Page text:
“Without concerted action, we could see natural catastrophes on an unprecedented scale, which could even become threats to international security and inter-State relations,” Mr. Ban told the ministerial meeting on reducing disaster risks in a changing climate, held at United Nations Headquarters. in New York
He noted that in the last few weeks alone, massive flooding hit northern India and tropical storms Gustav, Hanna and Ike caused extensive damage in the Gulf of Mexico, affecting millions of people.
But prudent policies and well-informed community action, such as improved river management, early warning and evacuation, food security, wise land-use planning and the enforcement of sound building codes, can save lives and avert damage.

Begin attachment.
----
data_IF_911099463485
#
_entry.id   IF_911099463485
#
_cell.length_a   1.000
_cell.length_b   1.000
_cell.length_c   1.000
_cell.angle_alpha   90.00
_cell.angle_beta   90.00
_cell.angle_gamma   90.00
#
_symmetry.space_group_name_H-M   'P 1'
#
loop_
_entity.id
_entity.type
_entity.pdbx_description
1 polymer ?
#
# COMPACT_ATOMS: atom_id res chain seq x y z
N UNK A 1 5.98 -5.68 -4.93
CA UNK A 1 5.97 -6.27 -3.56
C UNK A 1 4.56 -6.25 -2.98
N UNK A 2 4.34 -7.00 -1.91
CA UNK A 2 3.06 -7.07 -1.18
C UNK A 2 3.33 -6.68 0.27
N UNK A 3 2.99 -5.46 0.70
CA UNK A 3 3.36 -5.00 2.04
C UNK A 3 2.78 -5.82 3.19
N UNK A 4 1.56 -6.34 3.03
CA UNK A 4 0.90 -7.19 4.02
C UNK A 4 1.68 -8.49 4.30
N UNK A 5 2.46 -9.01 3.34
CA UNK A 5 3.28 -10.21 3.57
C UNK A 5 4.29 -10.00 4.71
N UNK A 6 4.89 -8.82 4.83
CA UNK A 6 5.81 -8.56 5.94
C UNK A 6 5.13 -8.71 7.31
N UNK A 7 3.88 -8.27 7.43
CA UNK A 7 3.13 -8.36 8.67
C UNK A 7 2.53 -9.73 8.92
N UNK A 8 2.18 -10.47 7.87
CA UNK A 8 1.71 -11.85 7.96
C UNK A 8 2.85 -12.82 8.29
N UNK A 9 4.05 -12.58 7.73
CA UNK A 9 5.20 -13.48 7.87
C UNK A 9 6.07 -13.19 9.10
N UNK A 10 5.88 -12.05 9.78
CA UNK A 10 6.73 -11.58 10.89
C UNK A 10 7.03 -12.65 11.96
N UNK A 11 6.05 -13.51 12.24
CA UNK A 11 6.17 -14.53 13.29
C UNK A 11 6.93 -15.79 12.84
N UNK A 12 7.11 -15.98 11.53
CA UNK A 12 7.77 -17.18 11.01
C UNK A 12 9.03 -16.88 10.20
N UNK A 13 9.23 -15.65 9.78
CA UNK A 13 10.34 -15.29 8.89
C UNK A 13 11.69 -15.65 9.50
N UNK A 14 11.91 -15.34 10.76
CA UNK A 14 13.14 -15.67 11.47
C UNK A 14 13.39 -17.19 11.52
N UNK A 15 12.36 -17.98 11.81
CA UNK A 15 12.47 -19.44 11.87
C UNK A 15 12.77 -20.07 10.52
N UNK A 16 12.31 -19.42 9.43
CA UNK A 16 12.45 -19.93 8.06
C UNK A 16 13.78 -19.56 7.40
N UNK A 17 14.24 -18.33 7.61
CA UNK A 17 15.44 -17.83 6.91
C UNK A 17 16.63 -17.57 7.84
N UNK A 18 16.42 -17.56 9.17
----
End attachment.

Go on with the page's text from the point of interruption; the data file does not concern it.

“The good news is that a natural hazard does not automatically have to lead to a disaster,” Mr. Ban said. “Countries such as Bangladesh, Cuba, Jamaica, Madagascar and the Philippines have shown that good building designs, proper land-use planning, public education, community preparedness and effective early warning systems can reduce the impact of severe weather events.”
He noted that four years have passed since the adoption in 2005 of the Hyogo Framework for Action, a 10-year plan to tackle natural hazards, and that many States had made good progress in integrating risk reduction into national development plans and poverty reduction strategies.
“Still, the world is not yet on track to achieve the Framework’s desired outcome of a substantial reduction of losses by 2015. A major scaling up of efforts and resources is needed,” Mr. Ban warned.
“I call on you to lead the way in championing disaster risk reduction as a core element of climate change adaptation. I also urge you to implement the policies and practices of disaster risk reduction as a first line defence in adapting to climate change. These are important investments in the protection of your people.”